As Eshel made clear, the second danger is that the weapons in Syria will proliferate far and wide. US officials have already admitted that they have lost track of much of Syria’s chemical weapons arsenal.

This week, PJ Media reported that a State Department whistle blower is about to come forward to divulge new information about the September 11, 2012, al-Qaida attack on the US Consulate in Benghazi. Ambassador Chris Stevens and three other US personnel were murdered in the attack. The whistle blower will reportedly reveal that Stevens was sent to Benghazi in a secret State Department effort to buy back anti-aircraft Stinger missiles that al-Qaida received from the State Department during the 2011 US-led NATO campaign to overthrow the regime of longtime Libyan dictator Muammar Gaddafi.

Since Gaddafi was defeated, his massive arsenal of terror weapons has spread out across the region, and particularly to Syria and Gaza. If Syrian weapons are similarly dispersed, the Libyan disaster will look like the military equivalent of a skinned knee.

The party most responsible for the barbarous, protracted Syrian civil war that will almost certainly drag Israel into a regional war with is of course the Syrians themselves. But the party second most responsible for this mess is the Obama administration.

Since the outset, the US had only one good option for intervention. It could have operated jointly with Israel to destroy Syria’s missile arsenals and confiscate its weapons of mass destruction.

That is the only sure bet move the US had.

Every other action came with high risks.

Rather than take its sure bet move, at every turn, the Obama administration has opted for the most dangerous action with the smallest possible payoff.

For instance, rather than actively build an opposition army based on Syrian Army defectors, Kurds and other relatively moderate forces, Obama subcontracted the formation of the Syrian opposition to Turkey’s Islamist Prime Minister Recep Tayyip Erdogan. As Israel and others warned, Erdogan used his power as the US contractor to build an opposition dominated by the Muslim Brotherhood, whose ideology is largely indistinguishable from al-Qaida. It was the Brotherhood’s domination of the Syrian opposition forces that paved the way for al-Qaida to enter and dominate opposition forces.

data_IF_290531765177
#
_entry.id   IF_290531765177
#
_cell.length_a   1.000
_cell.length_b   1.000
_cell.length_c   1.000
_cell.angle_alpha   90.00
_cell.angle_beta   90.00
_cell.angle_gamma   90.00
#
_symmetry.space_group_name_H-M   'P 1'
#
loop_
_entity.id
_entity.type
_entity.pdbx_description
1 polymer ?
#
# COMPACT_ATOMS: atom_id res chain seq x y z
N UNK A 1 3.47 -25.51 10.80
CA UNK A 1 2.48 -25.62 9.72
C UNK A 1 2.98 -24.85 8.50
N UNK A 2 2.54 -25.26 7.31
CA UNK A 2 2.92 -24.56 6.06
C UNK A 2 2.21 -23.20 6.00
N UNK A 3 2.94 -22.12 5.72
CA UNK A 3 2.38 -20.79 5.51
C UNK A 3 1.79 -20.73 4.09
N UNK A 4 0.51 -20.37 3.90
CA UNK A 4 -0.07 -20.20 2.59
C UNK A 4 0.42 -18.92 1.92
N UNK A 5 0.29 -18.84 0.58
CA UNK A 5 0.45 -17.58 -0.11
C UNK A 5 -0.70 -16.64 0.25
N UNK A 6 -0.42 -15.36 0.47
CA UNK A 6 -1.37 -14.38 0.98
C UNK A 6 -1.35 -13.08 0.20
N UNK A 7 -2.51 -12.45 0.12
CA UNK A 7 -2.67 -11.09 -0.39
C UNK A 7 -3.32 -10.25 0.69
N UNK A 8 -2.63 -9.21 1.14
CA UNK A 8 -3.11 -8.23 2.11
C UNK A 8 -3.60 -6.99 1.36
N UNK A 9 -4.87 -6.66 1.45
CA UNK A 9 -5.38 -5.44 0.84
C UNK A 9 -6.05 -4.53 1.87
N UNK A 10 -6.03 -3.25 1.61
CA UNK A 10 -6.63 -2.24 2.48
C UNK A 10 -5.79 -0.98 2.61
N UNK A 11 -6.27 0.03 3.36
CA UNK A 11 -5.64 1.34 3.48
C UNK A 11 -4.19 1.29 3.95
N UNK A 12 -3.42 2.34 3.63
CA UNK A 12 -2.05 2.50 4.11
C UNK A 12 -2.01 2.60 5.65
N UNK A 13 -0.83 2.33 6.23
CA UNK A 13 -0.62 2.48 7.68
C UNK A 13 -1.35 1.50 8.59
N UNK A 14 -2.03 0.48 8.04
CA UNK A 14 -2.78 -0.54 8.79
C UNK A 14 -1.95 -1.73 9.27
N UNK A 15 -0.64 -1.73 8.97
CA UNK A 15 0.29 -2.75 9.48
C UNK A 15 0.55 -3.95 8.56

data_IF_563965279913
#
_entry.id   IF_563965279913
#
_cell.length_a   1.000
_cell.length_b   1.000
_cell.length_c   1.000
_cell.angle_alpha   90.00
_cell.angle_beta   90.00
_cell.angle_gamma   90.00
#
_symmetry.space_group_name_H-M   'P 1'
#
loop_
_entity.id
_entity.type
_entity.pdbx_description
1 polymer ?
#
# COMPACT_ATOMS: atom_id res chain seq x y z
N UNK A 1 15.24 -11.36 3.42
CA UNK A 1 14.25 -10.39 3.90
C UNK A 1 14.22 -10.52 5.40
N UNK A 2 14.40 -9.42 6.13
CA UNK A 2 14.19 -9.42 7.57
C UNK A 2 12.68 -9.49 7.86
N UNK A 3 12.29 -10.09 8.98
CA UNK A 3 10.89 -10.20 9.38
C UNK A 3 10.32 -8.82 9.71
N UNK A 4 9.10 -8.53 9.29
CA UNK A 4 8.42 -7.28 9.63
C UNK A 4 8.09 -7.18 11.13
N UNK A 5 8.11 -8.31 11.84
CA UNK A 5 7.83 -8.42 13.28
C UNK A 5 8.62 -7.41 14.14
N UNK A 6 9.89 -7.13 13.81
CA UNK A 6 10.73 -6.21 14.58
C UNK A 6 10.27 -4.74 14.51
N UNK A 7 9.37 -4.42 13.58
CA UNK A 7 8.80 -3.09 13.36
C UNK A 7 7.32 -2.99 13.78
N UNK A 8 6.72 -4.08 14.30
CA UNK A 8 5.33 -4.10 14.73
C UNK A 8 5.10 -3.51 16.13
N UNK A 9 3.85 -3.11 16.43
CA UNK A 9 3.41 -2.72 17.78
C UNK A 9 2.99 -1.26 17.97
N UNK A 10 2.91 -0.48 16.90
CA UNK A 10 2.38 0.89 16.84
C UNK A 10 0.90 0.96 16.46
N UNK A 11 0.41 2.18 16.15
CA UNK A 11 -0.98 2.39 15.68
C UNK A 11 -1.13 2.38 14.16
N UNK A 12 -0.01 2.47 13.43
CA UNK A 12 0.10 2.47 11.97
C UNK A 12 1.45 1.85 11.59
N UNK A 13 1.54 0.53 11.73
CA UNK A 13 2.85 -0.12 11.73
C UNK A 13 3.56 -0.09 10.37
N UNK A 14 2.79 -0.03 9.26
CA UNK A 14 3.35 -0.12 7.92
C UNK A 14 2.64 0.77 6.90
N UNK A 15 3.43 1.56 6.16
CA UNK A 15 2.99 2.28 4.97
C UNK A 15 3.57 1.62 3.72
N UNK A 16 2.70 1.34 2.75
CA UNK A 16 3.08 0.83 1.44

After Obama ensured that pro-Western forces would have no chance of taking over a post- Assad Syria, he allowed Russia to make matters worse. Rather than threaten Russian President Vladimir Putin in a credible way to prevent him from supplying S-300 anti-aircraft missiles to Syria, Obama sat back and did nothing to block the imminent transfer of the game-changing system to Syria.

And as Eshel warned, Syria’s advanced anti-aircraft batteries, which will threaten Israel’s air superiority, will increase in a profound way the probability that Assad will attack Israel.

In the face of American rank incompetence, Assad has already broken all the red lines he and his father followed for more than 40 years.

He has already used chemical weapons. He has proliferated advanced weaponry to Hezbollah.

And he has already attacked Israel on the Golan Heights. Now that he has already crossed all of these red lines, the only question is how much he will escalate. Equipped with the S-300, the probability that he will escalate drastically has risen precipitously.

For all the danger emanating from Syria, Israel has one ace in the hole. We have a consensus that we must win the coming war with Syria decisively, whatever the cost. And for that consensus, we have just one man to thank: the late Hafez Assad.

During the 1990s, the Israeli Left and the Clinton administration managed to convince the Rabin, Netanyahu and Barak governments to offer to surrender the Golan Heights to Syria.

The only reason that the initiative failed was because Assad Sr. rejected Israel’s repeated offers to surrender the strategic plateau in exchange for a piece of paper with a smiley face on it.

Had Assad accepted Israel’s offers, we would have been facing a situation today that we would be hard pressed to contend with. On the one hand, we would be facing an all but certain war with Syria with al-Qaida or Iran controlling everything from the Jordan Valley to Haifa Bay.

On the other hand we would be facing this threat as a fractured society.

To hide their culpability for rendering Israel all but powerless to defend itself, those who supported surrendering the Golan would be pretending the dangers away. Instead of being free to discuss how to win a war in Syria, we would be bogged down in discussions of whether we have a right to fight in Syria.

In other words, if it hadn’t been for Assad Sr. and his unyielding hatred for Israel, we would be facing the same situation in relation to Syria today that we faced in Lebanon in 2006 and as we have faced in Gaza since we withdrew in 2005. The lack of consensus regarding our strategic imperative to defeat our enemies in Gaza and Lebanon caused the IDF to fail to win its campaigns in both theaters.

So at this bitter juncture, as we face the all but certain prospect of war with Syria while our one ally is behaving like a drunken bull in a China shop, we have one man to thank for our continued ability to face this daunting challenge.

Thank you, Hafez Assad. Your hatred has saved us.